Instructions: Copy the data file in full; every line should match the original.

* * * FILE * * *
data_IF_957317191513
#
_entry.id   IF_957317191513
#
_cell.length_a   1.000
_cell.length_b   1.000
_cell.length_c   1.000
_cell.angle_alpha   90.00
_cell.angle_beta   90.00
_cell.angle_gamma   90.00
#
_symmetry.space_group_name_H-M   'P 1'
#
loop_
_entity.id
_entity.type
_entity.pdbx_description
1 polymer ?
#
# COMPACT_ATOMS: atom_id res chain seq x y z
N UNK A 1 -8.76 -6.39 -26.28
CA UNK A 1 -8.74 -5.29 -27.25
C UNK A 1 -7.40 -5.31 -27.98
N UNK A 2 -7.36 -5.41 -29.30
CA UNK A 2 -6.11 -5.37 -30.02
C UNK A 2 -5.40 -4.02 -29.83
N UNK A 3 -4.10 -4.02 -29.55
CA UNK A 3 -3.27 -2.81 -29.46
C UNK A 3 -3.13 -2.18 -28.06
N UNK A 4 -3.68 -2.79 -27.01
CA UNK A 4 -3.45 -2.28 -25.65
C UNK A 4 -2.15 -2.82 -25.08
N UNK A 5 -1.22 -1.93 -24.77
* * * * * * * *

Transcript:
data_IF_957317191513
#
_entry.id   IF_957317191513
#
_cell.length_a   1.000
_cell.length_b   1.000
_cell.length_c   1.000
_cell.angle_alpha   90.00
_cell.angle_beta   90.00
_cell.angle_gamma   90.00
#
_symmetry.space_group_name_H-M   'P 1'
#
loop_
_entity.id
_entity.type
_entity.pdbx_description
1 polymer ?
#
# COMPACT_ATOMS: atom_id res chain seq x y z
N UNK A 1 -8.76 -6.39 -26.28
CA UNK A 1 -8.74 -5.29 -27.25
C UNK A 1 -7.40 -5.31 -27.98
N UNK A 2 -7.36 -5.41 -29.30
CA UNK A 2 -6.11 -5.37 -30.02
C UNK A 2 -5.40 -4.02 -29.83
N UNK A 3 -4.10 -4.02 -29.55
CA UNK A 3 -3.27 -2.81 -29.46
C UNK A 3 -3.13 -2.18 -28.06
N UNK A 4 -3.68 -2.79 -27.01
CA UNK A 4 -3.45 -2.28 -25.65
C UNK A 4 -2.15 -2.82 -25.08
N UNK A 5 -1.22 -1.93 -24.77